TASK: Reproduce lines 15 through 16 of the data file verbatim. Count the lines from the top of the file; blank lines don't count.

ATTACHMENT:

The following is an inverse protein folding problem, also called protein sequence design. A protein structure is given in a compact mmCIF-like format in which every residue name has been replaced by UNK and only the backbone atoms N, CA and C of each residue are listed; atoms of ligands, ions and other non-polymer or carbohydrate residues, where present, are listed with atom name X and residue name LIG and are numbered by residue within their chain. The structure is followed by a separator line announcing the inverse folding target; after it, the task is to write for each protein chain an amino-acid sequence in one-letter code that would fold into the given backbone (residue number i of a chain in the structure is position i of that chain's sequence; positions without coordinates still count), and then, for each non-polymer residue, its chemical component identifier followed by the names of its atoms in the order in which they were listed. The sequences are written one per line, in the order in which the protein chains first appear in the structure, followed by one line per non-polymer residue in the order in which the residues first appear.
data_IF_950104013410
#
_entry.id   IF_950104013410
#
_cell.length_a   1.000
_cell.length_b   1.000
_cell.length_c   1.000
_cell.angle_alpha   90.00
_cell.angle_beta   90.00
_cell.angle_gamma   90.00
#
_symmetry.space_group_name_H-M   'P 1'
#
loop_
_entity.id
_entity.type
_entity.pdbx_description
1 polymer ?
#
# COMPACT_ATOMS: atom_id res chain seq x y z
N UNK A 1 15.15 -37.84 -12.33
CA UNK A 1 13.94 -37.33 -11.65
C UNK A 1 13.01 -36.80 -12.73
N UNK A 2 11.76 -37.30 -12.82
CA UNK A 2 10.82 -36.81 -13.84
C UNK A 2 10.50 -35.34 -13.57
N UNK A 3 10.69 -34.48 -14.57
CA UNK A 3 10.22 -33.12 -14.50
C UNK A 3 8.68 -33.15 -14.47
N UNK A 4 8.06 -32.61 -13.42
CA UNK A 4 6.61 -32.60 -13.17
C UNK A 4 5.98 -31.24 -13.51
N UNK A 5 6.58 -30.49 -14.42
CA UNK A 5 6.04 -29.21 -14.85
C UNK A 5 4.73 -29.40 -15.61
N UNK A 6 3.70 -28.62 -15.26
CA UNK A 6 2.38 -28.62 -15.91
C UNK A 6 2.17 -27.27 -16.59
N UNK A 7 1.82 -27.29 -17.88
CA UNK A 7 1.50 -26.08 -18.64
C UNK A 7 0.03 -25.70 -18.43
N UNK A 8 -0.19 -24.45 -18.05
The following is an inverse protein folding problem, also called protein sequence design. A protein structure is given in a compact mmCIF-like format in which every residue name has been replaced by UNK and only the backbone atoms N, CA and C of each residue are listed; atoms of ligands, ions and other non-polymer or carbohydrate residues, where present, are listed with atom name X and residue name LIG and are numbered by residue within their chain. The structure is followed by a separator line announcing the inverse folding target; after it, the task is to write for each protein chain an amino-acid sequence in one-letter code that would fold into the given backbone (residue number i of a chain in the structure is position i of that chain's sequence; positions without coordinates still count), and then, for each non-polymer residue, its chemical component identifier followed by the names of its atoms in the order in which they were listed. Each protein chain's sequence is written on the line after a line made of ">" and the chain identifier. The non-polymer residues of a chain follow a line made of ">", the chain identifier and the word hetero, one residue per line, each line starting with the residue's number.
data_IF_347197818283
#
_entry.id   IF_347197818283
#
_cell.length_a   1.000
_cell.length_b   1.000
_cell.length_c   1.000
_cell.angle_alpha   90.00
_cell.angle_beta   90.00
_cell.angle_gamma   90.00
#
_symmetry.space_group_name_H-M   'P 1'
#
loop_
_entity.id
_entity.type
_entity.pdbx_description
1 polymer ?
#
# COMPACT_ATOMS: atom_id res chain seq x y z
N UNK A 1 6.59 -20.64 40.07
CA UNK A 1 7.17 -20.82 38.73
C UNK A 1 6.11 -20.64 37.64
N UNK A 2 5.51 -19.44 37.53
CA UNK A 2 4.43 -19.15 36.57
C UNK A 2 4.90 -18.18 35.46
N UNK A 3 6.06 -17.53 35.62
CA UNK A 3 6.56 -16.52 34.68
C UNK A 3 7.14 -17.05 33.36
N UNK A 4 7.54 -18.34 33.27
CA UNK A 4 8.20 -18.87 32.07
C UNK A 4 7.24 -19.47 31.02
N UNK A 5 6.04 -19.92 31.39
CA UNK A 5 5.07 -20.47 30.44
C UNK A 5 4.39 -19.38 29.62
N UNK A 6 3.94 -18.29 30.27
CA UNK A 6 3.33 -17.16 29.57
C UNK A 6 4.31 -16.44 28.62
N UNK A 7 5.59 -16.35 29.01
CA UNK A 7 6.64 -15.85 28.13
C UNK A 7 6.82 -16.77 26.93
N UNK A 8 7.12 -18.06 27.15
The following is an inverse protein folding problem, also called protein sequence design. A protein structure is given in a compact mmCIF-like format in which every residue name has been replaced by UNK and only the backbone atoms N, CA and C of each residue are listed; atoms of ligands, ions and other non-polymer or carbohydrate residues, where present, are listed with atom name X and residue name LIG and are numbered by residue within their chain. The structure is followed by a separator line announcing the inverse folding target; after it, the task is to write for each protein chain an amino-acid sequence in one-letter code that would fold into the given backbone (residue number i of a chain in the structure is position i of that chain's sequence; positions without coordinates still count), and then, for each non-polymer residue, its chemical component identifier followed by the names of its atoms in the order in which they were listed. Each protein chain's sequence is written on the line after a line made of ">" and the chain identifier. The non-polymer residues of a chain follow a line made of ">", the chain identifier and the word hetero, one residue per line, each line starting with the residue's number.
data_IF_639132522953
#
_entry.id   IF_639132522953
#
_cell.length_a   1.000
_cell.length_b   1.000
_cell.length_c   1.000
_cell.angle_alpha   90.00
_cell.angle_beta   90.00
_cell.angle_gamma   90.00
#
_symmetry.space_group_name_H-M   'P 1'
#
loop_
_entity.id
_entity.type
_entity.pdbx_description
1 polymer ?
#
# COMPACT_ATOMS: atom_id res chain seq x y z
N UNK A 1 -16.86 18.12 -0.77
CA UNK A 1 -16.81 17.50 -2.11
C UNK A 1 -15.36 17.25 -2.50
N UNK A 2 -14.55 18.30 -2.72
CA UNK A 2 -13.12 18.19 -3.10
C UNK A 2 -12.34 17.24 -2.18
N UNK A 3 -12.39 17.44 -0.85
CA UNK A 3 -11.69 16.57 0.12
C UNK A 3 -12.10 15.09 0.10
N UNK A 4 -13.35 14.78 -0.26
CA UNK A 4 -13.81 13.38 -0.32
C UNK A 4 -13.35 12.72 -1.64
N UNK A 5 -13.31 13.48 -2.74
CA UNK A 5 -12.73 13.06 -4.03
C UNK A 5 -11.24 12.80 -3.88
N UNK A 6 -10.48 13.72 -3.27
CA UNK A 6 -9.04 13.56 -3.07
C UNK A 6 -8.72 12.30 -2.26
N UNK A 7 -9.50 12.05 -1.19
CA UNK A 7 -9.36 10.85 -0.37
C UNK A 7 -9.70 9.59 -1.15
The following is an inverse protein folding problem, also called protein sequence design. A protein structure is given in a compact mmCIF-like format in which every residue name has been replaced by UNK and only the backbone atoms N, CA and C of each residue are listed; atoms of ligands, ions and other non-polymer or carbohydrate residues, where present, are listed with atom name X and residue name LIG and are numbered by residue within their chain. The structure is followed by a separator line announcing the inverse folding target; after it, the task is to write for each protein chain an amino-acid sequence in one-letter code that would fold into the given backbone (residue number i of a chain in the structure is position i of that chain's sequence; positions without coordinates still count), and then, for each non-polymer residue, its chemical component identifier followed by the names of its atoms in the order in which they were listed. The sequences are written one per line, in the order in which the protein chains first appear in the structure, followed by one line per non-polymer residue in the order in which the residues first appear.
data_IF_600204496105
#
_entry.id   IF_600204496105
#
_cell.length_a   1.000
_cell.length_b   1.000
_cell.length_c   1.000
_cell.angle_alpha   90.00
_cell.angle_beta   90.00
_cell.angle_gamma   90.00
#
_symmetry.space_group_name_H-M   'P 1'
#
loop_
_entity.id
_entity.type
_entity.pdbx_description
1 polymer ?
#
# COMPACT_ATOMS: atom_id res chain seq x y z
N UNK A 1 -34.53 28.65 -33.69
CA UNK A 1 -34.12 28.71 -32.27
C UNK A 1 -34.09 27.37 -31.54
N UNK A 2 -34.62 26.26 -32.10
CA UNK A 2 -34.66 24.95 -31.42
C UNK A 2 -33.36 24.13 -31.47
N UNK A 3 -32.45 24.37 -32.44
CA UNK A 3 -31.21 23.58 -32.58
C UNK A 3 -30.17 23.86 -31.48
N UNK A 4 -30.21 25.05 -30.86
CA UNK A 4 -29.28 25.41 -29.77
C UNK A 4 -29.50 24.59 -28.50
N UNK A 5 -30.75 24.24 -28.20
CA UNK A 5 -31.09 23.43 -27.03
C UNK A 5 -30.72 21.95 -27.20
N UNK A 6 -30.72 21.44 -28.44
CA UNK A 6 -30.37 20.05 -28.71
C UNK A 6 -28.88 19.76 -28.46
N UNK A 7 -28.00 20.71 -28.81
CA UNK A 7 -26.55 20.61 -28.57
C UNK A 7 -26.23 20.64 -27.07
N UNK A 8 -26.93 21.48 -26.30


loop_
_entity.id